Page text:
RICHMOND, Va. -- Five hours into an intensive TASER training session with Richmond Police, and twenty minutes into watching a TASER deployed on Richmond police officers, CBS 6 investigative reporter Melissa Hipolit and photographer Dustin Kelley agreed to feel the 1200 volts of energy course through their bodies.
All Richmond TASERs, otherwise known as conducted electrical weapons, deploy for five seconds at a time to allow the officer to take control of the situation while a suspect cannot move.
While that may sound short, it feels like eternity.
"It was awful… felt like all my muscles were cramping up at once," Officer Christopher Waldron said.
"Probably would never in my life do it again," Officer Christopher Brown said.
Hipolit described the experience as feeling like an electrical charge streaming through her entire body, with sparks going off everywhere.
She also said she could not move.
Both Hipolit and Kelley screamed through the entire five seconds.
Later, the officers and Hipolit went through scenario training where they experienced life-threatening situations the officers might encounter on the streets.
The first scenario involved a man holding a long metal rod, who ultimately picked up a loaded gun.
Hipolit reacted by deploying her TASER, but at that point the man was already shooting her with his gun.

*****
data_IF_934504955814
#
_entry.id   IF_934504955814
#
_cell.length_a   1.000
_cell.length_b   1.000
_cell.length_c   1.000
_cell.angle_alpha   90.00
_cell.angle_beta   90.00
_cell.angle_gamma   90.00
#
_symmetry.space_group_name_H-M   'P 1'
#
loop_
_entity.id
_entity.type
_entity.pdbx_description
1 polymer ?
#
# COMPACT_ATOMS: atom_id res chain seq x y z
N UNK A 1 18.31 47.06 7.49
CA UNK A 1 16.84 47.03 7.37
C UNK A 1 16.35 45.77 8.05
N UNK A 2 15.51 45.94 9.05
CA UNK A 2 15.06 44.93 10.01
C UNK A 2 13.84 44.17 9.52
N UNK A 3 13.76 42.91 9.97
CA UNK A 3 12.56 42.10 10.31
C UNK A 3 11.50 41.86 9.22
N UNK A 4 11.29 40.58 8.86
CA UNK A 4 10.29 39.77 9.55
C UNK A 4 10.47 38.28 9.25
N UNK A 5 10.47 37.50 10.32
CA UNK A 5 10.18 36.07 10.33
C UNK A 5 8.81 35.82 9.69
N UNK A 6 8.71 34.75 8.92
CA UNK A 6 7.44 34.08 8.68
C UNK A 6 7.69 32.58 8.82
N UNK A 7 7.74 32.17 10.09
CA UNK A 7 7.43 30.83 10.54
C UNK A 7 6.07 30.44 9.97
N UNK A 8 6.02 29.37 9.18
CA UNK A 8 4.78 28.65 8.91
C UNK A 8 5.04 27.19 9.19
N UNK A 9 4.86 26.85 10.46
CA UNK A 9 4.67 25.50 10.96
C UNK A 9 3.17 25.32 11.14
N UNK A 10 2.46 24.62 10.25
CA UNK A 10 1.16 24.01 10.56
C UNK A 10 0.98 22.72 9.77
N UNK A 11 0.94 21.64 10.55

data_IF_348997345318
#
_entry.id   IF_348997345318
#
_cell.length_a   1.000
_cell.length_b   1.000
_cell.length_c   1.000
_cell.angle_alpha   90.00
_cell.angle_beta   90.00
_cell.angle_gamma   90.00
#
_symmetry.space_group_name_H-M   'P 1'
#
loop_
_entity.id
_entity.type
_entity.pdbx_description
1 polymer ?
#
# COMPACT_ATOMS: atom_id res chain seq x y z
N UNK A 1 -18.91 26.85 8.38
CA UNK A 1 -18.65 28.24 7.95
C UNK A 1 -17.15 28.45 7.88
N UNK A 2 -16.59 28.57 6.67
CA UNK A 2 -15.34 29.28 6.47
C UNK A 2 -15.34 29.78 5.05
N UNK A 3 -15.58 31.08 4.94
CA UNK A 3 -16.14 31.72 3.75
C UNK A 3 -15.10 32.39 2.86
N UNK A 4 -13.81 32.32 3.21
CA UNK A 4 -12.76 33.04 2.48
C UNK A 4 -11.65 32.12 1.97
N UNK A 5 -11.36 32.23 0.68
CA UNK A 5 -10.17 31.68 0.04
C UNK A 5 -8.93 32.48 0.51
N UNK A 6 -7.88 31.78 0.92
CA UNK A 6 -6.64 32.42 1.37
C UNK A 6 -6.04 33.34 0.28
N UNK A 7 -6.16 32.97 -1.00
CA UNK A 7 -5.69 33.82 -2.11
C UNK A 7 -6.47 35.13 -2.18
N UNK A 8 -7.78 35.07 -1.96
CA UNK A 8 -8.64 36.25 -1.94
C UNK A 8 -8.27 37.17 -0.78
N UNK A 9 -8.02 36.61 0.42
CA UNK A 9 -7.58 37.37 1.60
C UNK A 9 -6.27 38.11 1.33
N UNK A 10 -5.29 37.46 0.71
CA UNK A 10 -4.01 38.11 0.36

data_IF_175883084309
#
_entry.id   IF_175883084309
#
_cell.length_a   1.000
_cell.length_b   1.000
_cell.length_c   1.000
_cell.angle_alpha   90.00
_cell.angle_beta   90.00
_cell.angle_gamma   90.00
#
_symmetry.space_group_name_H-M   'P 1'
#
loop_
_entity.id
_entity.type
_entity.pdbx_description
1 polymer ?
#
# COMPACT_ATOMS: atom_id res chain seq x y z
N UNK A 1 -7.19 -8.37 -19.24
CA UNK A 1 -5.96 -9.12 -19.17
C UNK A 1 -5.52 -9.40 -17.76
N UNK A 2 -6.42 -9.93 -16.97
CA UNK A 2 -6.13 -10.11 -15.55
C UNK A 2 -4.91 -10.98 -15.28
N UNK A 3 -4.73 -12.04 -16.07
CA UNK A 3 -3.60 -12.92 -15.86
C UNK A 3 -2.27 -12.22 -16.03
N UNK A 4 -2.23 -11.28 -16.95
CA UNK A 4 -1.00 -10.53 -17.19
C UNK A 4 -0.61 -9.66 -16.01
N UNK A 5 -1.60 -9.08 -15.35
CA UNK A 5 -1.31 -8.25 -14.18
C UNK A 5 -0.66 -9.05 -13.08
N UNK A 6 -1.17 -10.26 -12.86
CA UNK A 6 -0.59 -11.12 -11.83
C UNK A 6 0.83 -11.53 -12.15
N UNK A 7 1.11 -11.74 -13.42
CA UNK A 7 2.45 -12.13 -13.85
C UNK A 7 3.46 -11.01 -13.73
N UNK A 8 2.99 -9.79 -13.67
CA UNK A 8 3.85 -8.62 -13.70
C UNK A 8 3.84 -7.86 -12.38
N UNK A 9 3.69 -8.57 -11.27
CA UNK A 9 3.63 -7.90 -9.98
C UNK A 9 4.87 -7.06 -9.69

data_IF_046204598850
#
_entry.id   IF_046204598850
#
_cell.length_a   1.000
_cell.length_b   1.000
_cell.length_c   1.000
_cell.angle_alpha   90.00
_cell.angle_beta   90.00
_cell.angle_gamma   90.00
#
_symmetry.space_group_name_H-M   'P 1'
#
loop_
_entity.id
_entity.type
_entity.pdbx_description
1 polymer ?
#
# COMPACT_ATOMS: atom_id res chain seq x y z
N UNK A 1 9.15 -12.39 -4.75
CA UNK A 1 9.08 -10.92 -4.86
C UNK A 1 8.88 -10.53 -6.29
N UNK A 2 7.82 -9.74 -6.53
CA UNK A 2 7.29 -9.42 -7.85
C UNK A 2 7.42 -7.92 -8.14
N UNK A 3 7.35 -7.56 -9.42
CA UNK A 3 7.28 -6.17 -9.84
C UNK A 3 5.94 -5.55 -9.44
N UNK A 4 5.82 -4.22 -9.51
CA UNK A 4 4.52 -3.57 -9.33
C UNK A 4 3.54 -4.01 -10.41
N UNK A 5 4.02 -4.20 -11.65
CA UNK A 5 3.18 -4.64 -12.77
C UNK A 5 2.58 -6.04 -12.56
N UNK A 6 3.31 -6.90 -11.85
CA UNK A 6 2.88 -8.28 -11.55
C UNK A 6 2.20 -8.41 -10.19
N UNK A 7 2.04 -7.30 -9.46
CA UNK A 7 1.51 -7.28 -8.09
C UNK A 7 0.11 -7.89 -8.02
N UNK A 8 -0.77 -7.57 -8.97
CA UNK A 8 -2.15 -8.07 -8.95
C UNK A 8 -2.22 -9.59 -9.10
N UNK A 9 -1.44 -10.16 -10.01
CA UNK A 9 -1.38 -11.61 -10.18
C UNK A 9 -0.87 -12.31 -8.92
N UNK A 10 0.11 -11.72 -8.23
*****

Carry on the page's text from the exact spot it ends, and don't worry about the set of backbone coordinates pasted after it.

"You need to use lethal force," TASER instructor, Sergeant Jean-Guy LeGouffe, yelled at her.
"I'm sorry, oh my gosh, I don't want to be shot. I can't, I can't, I can't deal with that I'm sorry," Hipolit responded.
Hipolit admitted she is not cut out to be a police officer, and LeGouffe praised her use of the TASER, but said he would not offer her an application to the department.
"I think the TASER portion you did great, but you wanted nothing to do with lethal force, none of us really do, and that's just part of our job," LeGouffe said.
But, thanks to training like this, Richmond police officers are taught when to use lethal force and when to instead go for a TASER to save their life.
"If we use this tool that we got today, we know what kind of pain that puts them in," Officer Kara Blosser said.
The officers now have a better understanding of the pain suspects endure when a TASER is deployed on them, so they will think twice about using their TASER at random.
"It will help you not abuse it because you know what it feels like," Officer Brown said.
Officers can deploy their TASERs more than one time, but they are taught that if a suspect does not seem to be feeling the pain the TASER causes, then they're obviously either mentally ill, or high on something, so the TASER is not going to work on them, and it is time to use another method, like talking.